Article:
The Virus with No Deadline

 


 


And in the end, the distance made us closer. Florestán

When President Andrés Manuel López Obrador, in speaking of the new coronavirus, affirmed yesterday morning that everything would return to normal on April 19, he turned to look at his seated guest, Dr. Hugo López-Gatell.

The undersecretary hesitated to publicly contradict the president of the republic — who, like the country, is going through critical hours — and managed only to respond with a nervous half smile to avoid disagreeing.

April 19 is when announcements will be made about the end of the school break, the judicial break and, I suppose, that of the federal government, but not the end of the pandemic. As for that date — April — according to data from López-Gatell himself, we will not yet have reached the peak that he calculates for June, nor will we have begun to see the decrease in August, a process that will take until October.

These are the projections of our health authorities.

As for Donald Trump, he affirmed two days ago that in his country the pandemic would end on Easter Sunday. At the same time, yesterday, the U.S. was ranked first place worldwide for infections, with 82,214 cases — above China and Italy, which had occupied first place. The difference is still the number of deaths: China, 3,292 and Italy, 8,215, the highest record of all. The United States reached 1,295 deaths last night.

No one can say when this will end. Only the virus can put a date on the calendar. Yes, the virus, of course; and only it can put a date on the response of each government and society, and in the end, global action.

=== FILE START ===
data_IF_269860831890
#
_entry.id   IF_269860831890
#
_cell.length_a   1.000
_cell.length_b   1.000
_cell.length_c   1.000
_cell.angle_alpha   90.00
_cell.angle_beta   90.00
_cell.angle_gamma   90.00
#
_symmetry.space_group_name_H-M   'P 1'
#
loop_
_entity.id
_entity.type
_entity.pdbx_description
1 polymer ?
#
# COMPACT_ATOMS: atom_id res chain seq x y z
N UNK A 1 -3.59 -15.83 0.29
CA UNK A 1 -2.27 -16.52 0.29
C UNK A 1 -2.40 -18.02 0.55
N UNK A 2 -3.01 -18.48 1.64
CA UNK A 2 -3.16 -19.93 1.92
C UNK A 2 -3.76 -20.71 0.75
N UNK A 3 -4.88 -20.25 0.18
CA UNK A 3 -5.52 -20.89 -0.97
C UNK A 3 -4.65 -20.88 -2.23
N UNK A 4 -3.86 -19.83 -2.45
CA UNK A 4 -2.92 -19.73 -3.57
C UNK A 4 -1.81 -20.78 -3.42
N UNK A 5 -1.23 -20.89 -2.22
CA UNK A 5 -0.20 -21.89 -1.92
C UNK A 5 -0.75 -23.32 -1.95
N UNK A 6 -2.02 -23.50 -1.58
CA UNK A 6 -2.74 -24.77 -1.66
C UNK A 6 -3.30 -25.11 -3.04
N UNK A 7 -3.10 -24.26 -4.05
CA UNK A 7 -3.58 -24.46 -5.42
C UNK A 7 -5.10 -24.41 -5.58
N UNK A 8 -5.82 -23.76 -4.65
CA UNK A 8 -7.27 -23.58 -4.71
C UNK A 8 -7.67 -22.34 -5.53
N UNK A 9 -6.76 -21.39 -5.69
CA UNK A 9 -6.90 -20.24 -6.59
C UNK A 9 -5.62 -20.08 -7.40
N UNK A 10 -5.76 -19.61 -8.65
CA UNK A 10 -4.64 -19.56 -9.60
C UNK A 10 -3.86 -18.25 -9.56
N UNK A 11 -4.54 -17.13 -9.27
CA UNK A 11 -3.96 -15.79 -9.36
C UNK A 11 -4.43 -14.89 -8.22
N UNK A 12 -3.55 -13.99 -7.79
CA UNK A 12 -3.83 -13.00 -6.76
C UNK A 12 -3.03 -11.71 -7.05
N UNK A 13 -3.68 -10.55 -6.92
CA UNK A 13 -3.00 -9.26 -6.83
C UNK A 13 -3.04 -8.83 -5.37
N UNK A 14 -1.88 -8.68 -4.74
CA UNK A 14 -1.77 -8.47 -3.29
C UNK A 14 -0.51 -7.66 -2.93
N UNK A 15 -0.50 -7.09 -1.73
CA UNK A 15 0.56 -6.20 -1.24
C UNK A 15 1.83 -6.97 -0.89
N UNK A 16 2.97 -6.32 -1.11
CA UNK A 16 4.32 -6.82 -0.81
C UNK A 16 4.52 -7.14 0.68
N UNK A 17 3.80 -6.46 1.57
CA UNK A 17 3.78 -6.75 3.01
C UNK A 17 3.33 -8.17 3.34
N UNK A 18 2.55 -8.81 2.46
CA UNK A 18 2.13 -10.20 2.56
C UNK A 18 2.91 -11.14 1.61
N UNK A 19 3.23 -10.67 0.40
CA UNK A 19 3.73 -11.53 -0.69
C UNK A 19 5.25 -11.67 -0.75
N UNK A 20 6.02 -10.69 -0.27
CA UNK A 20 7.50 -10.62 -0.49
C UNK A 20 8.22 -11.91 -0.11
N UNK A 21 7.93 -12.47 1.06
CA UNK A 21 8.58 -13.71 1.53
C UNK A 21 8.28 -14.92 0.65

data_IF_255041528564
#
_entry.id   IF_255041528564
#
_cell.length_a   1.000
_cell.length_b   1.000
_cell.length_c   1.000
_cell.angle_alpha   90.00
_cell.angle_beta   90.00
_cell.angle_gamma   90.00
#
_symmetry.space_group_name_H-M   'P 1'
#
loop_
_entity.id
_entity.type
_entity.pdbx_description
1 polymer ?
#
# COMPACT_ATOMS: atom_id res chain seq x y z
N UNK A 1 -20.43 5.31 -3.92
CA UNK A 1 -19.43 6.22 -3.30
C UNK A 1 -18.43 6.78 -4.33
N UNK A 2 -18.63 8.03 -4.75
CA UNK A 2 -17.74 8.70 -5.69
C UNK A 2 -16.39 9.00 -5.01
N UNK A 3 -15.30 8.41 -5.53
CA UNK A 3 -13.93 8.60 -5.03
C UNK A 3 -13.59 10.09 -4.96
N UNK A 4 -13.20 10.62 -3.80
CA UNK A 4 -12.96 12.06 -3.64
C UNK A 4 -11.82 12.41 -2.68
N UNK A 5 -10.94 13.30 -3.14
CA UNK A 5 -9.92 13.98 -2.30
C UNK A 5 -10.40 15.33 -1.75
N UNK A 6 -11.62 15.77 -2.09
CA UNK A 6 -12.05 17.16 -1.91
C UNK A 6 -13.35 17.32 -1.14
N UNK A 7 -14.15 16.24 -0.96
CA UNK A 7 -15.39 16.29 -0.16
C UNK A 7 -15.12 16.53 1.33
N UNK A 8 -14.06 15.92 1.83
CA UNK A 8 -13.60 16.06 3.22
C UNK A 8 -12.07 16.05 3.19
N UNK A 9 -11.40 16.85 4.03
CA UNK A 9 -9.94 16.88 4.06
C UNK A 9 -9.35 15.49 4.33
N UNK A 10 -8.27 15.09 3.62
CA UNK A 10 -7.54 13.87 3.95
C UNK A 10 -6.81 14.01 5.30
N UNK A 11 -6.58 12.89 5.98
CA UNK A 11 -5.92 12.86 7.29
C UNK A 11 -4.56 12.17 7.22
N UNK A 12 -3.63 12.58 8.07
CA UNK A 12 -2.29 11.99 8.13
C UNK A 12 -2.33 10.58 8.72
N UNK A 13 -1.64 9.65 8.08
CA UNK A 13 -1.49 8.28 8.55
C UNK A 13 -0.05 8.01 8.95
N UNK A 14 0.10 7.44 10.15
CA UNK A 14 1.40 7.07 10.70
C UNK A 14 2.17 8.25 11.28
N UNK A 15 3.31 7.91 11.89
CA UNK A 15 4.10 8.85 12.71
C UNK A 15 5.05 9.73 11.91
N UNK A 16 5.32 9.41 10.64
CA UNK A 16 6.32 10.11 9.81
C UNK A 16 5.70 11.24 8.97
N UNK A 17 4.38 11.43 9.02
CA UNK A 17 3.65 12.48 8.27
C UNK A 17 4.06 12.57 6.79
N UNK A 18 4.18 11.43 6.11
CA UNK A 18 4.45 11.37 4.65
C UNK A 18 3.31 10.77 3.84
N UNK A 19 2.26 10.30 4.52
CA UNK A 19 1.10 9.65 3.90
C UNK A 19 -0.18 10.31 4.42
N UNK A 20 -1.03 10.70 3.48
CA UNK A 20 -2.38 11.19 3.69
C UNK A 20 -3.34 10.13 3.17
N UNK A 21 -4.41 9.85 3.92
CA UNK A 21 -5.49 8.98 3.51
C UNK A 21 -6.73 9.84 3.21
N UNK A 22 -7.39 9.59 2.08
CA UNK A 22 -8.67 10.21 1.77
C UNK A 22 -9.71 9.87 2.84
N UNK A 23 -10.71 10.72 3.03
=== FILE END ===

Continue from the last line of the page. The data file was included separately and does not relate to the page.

I contend that we have not yet seen what we are going to see in Mexico, with this scourge that will alter everything: lives, beliefs, values, way of being and living, finances, economy, institutions, society and government.

Things will never be the same again.

And it will take time to understand, accept and adjust to the inevitable, and unknown, change that is coming.

Snippets

Factor: The fact that the World Health Organization has said that the United States will become the new ground zero, ahead of Italy, due to the speed of increase in its cases, is a recently available factor that will alter projections for Mexico, due to population density. The border is a single community, in essence, a third country;

Company: At the virtual summit of leading rich and developing nations, with the heads of government of the most important countries in the world, President López Obrador was accompanied by Marcelo Luis Ebrard Casaubón and Arturo Herrera Gutiérrez, and also by the undersecretaries Julián Ventura Valero, of the Secretariat of Foreign Affairs, and López-Gatell, of the Secretariat of Health; and

Parallels: The arrest warrant issued by the United States against Venezuelan President Nicolás Maduro Moros, accused of leading a drug trafficking cartel, takes me back to the days of Manuel Antonio Noriega Moreno, the Panamanian dictator, when the U.S. invaded that country in December 1989. Mexico has not taken a position on this.

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About Patricia Simoni 78 Articles
I first edited and translated for Watching America from 2009 through 2011, recently returning and rediscovering the pleasure of working with dedicated translators and editors. Latin America is of special interest to me. In the mid-60’s, I was a Peace Corps volunteer in Chile, and later lived for three years in Mexico, in the states of Oaxaca and Michoacán and in Mexico City. During those years, my work included interviewing in anthropology research, teaching at a bilingual school in the federal district, and conducting workshops in home nursing care for disadvantaged inner city women. I earned a BS degree from Wagner College, masters and doctoral degrees from WVU, and was a faculty member of the WVU School of Nursing for 27 years. In that position, I coordinated a two-year federal grant (FIPSE) at WVU for an exchange of nursing students with the University of Guanajuato, Mexico. Presently a retiree, I live in Morgantown, West Virginia, where I enjoy traditional Appalachian fiddling with friends. Working toward the mission of WA, to help those in the U.S. see ourselves as others see us, gives me a sense of purpose.

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